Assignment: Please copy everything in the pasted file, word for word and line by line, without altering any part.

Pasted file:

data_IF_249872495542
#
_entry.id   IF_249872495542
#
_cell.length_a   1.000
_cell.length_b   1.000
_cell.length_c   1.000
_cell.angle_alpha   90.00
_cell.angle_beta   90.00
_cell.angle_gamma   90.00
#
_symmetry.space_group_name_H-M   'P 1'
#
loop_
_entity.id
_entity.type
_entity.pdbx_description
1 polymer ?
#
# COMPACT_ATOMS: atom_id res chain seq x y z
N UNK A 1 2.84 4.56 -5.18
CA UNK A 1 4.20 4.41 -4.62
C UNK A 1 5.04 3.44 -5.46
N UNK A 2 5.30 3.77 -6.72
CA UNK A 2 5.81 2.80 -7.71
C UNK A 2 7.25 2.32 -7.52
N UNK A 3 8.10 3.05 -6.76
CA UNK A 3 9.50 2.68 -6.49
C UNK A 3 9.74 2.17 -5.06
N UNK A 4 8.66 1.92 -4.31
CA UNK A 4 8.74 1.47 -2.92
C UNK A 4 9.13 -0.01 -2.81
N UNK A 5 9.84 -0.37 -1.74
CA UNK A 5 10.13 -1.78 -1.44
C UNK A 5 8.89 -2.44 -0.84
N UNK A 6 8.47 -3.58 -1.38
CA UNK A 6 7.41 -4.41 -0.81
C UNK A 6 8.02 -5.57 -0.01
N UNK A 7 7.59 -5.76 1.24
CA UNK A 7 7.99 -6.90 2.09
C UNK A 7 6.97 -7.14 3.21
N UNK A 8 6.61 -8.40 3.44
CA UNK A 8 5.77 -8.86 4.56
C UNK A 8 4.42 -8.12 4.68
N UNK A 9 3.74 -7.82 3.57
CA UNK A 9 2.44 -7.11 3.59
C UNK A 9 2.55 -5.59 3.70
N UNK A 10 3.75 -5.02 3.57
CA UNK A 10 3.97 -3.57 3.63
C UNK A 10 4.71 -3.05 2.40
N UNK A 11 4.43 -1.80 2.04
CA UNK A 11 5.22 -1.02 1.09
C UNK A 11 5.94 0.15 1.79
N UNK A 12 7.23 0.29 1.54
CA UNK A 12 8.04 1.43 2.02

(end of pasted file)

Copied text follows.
data_IF_249872495542
#
_entry.id   IF_249872495542
#
_cell.length_a   1.000
_cell.length_b   1.000
_cell.length_c   1.000
_cell.angle_alpha   90.00
_cell.angle_beta   90.00
_cell.angle_gamma   90.00
#
_symmetry.space_group_name_H-M   'P 1'
#
loop_
_entity.id
_entity.type
_entity.pdbx_description
1 polymer ?
#
# COMPACT_ATOMS: atom_id res chain seq x y z
N UNK A 1 2.84 4.56 -5.18
CA UNK A 1 4.20 4.41 -4.62
C UNK A 1 5.04 3.44 -5.46
N UNK A 2 5.30 3.77 -6.72
CA UNK A 2 5.81 2.80 -7.71
C UNK A 2 7.25 2.32 -7.52
N UNK A 3 8.10 3.05 -6.76
CA UNK A 3 9.50 2.68 -6.49
C UNK A 3 9.74 2.17 -5.06
N UNK A 4 8.66 1.92 -4.31
CA UNK A 4 8.74 1.47 -2.92
C UNK A 4 9.13 -0.01 -2.81
N UNK A 5 9.84 -0.37 -1.74
CA UNK A 5 10.13 -1.78 -1.44
C UNK A 5 8.89 -2.44 -0.84
N UNK A 6 8.47 -3.58 -1.38
CA UNK A 6 7.41 -4.41 -0.81
C UNK A 6 8.02 -5.57 -0.01
N UNK A 7 7.59 -5.76 1.24
CA UNK A 7 7.99 -6.90 2.09
C UNK A 7 6.97 -7.14 3.21
N UNK A 8 6.61 -8.40 3.44
CA UNK A 8 5.77 -8.86 4.56
C UNK A 8 4.42 -8.12 4.68
N UNK A 9 3.74 -7.82 3.57
CA UNK A 9 2.44 -7.11 3.59
C UNK A 9 2.55 -5.59 3.70
N UNK A 10 3.75 -5.02 3.57
CA UNK A 10 3.97 -3.57 3.63
C UNK A 10 4.71 -3.05 2.40
N UNK A 11 4.43 -1.80 2.04
CA UNK A 11 5.22 -1.02 1.09
C UNK A 11 5.94 0.15 1.79
N UNK A 12 7.23 0.29 1.54
CA UNK A 12 8.04 1.43 2.02